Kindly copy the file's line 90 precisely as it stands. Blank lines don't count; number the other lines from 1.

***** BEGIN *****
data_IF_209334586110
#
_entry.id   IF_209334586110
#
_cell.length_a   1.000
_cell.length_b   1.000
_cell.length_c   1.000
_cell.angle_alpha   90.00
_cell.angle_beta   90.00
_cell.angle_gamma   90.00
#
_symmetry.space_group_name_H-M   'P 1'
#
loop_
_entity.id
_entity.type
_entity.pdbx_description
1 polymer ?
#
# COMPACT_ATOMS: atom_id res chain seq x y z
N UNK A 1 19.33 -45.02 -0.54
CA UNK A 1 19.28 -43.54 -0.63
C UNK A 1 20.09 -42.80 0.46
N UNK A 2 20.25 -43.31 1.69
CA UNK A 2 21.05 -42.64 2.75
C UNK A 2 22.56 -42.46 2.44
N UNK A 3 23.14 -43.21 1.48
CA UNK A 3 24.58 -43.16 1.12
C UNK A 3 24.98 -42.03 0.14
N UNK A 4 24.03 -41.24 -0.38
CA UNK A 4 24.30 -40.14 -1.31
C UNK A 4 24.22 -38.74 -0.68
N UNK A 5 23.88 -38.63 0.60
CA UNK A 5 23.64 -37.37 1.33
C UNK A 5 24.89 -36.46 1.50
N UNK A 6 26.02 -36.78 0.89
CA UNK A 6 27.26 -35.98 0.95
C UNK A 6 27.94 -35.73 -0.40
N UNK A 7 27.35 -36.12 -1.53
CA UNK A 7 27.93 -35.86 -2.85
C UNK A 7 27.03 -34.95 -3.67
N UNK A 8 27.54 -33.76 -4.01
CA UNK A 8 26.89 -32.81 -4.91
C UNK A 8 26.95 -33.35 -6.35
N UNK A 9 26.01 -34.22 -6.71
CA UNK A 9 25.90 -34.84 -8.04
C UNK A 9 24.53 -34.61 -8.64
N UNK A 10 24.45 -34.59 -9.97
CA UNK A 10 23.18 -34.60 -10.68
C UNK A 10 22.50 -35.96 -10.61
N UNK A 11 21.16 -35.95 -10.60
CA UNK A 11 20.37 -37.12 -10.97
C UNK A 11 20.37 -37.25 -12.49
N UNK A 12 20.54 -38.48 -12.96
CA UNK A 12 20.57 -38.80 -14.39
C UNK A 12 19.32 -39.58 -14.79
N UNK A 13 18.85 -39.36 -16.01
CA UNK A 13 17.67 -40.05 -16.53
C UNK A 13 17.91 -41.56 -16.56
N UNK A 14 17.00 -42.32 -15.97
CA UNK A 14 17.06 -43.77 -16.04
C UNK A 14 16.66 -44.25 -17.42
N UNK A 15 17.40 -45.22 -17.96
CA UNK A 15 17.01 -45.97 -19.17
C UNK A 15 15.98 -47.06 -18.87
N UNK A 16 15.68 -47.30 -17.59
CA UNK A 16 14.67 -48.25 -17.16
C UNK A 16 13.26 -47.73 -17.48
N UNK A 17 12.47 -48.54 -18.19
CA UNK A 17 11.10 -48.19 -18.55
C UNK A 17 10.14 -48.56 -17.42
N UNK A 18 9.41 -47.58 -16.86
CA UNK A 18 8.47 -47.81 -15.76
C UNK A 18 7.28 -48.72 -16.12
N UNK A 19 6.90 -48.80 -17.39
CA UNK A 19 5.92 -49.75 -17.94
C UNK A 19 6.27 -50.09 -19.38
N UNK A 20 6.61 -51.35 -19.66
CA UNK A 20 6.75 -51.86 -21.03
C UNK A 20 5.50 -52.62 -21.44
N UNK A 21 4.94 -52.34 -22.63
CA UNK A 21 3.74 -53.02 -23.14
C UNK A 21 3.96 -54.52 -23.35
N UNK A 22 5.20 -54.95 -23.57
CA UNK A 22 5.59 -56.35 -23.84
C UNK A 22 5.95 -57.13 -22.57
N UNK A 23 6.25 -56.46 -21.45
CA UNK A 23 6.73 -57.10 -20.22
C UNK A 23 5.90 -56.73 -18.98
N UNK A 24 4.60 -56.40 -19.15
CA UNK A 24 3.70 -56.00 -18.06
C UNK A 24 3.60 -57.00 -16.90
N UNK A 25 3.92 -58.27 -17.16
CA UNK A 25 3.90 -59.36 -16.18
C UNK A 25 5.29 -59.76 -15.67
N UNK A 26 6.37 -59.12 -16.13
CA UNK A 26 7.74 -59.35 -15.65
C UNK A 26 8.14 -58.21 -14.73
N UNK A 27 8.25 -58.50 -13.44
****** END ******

N UNK A 24 4.60 -56.40 -19.15